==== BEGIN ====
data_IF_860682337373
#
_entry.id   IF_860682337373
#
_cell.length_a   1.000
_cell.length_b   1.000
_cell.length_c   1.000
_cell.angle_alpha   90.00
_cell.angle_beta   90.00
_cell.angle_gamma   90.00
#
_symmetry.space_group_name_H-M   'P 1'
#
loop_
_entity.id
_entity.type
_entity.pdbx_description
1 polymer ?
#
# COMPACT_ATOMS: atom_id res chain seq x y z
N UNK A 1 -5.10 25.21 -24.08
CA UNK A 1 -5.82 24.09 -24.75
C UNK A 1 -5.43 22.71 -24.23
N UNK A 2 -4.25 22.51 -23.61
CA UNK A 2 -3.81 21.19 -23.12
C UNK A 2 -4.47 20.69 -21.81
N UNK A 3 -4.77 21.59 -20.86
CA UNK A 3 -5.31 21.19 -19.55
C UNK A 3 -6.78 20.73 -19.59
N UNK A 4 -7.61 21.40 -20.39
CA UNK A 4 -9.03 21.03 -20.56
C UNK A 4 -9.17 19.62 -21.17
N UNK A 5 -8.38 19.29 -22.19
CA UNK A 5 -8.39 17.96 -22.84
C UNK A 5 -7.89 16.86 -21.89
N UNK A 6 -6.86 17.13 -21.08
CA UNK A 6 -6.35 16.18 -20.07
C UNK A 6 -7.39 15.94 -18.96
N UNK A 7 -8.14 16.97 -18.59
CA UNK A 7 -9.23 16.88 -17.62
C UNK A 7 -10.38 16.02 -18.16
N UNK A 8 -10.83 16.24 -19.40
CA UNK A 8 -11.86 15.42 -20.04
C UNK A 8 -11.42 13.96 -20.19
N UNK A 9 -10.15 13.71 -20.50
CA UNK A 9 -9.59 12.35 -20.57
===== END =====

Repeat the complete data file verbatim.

data_IF_860682337373
#
_entry.id   IF_860682337373
#
_cell.length_a   1.000
_cell.length_b   1.000
_cell.length_c   1.000
_cell.angle_alpha   90.00
_cell.angle_beta   90.00
_cell.angle_gamma   90.00
#
_symmetry.space_group_name_H-M   'P 1'
#
loop_
_entity.id
_entity.type
_entity.pdbx_description
1 polymer ?
#
# COMPACT_ATOMS: atom_id res chain seq x y z
N UNK A 1 -5.10 25.21 -24.08
CA UNK A 1 -5.82 24.09 -24.75
C UNK A 1 -5.43 22.71 -24.23
N UNK A 2 -4.25 22.51 -23.61
CA UNK A 2 -3.81 21.19 -23.12
C UNK A 2 -4.47 20.69 -21.81
N UNK A 3 -4.77 21.59 -20.86
CA UNK A 3 -5.31 21.19 -19.55
C UNK A 3 -6.78 20.73 -19.59
N UNK A 4 -7.61 21.40 -20.39
CA UNK A 4 -9.03 21.03 -20.56
C UNK A 4 -9.17 19.62 -21.17
N UNK A 5 -8.38 19.29 -22.19
CA UNK A 5 -8.39 17.96 -22.84
C UNK A 5 -7.89 16.86 -21.89
N UNK A 6 -6.86 17.13 -21.08
CA UNK A 6 -6.35 16.18 -20.07
C UNK A 6 -7.39 15.94 -18.96
N UNK A 7 -8.14 16.97 -18.59
CA UNK A 7 -9.23 16.88 -17.62
C UNK A 7 -10.38 16.02 -18.16
N UNK A 8 -10.83 16.24 -19.40
CA UNK A 8 -11.86 15.42 -20.04
C UNK A 8 -11.42 13.96 -20.19
N UNK A 9 -10.15 13.71 -20.50
CA UNK A 9 -9.59 12.35 -20.57